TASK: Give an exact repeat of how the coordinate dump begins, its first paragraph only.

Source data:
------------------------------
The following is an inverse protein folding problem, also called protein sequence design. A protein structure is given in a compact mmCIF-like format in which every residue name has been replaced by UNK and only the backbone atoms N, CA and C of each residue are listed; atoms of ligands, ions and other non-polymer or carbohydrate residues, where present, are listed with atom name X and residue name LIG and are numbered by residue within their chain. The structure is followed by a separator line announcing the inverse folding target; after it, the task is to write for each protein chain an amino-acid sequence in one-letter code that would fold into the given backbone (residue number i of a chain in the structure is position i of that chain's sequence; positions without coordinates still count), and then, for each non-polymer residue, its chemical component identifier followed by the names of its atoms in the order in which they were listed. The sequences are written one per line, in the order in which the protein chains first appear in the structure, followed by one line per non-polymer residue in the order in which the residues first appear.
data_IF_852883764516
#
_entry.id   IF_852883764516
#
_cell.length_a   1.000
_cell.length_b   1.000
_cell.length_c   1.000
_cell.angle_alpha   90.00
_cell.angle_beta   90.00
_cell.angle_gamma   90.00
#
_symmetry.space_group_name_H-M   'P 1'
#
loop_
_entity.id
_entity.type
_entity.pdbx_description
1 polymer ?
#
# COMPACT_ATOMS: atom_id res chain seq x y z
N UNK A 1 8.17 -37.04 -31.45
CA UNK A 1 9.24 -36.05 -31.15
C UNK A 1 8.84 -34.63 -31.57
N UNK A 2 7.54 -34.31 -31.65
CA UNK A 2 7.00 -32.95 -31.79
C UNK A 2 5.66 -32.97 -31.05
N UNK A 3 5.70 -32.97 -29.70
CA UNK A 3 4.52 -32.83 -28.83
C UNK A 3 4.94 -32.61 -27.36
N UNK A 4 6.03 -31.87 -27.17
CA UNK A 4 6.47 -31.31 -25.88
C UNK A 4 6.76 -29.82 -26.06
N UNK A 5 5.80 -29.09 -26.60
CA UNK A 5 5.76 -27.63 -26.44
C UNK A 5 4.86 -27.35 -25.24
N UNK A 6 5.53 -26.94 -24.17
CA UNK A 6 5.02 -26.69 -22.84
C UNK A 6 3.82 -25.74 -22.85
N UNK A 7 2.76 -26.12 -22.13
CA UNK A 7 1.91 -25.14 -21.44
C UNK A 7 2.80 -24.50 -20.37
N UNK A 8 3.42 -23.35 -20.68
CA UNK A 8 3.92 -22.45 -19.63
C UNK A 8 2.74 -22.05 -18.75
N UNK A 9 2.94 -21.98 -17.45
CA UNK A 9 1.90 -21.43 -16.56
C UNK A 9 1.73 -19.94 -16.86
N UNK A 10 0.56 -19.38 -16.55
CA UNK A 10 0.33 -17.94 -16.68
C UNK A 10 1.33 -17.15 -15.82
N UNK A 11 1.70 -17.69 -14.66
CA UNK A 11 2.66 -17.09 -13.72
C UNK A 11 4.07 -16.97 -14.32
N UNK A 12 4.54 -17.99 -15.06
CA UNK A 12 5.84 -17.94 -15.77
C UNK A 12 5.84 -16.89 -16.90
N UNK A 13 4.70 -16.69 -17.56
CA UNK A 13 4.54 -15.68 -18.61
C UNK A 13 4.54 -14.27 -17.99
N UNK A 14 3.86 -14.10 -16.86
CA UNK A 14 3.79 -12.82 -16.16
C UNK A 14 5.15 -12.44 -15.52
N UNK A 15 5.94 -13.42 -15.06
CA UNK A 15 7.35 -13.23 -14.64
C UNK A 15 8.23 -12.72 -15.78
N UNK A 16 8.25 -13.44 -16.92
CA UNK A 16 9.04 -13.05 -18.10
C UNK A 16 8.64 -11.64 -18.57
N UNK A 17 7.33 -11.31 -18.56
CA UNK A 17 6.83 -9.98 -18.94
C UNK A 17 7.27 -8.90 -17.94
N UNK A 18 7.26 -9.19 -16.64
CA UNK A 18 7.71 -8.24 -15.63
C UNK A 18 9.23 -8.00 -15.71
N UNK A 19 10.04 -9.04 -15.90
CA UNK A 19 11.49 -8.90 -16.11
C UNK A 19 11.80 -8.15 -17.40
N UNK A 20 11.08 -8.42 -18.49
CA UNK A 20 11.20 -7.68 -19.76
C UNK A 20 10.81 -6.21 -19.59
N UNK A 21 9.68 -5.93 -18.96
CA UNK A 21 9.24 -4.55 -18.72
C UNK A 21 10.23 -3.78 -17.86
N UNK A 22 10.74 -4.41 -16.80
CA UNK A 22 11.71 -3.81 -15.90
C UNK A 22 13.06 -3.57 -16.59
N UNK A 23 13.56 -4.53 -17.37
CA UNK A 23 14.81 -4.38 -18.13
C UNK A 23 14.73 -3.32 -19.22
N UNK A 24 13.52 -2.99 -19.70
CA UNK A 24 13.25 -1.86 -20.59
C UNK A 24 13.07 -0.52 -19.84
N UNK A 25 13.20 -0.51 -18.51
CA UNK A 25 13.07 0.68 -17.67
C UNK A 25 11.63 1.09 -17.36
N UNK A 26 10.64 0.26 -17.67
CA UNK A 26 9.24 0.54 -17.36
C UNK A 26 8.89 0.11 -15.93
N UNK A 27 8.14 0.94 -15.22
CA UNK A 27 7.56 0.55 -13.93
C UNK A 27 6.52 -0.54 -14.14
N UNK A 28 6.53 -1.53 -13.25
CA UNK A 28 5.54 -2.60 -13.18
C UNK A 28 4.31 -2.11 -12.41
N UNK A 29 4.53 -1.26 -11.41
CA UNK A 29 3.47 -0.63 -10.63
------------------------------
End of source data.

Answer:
The following is an inverse protein folding problem, also called protein sequence design. A protein structure is given in a compact mmCIF-like format in which every residue name has been replaced by UNK and only the backbone atoms N, CA and C of each residue are listed; atoms of ligands, ions and other non-polymer or carbohydrate residues, where present, are listed with atom name X and residue name LIG and are numbered by residue within their chain. The structure is followed by a separator line announcing the inverse folding target; after it, the task is to write for each protein chain an amino-acid sequence in one-letter code that would fold into the given backbone (residue number i of a chain in the structure is position i of that chain's sequence; positions without coordinates still count), and then, for each non-polymer residue, its chemical component identifier followed by the names of its atoms in the order in which they were listed. The sequences are written one per line, in the order in which the protein chains first appear in the structure, followed by one line per non-polymer residue in the order in which the residues first appear.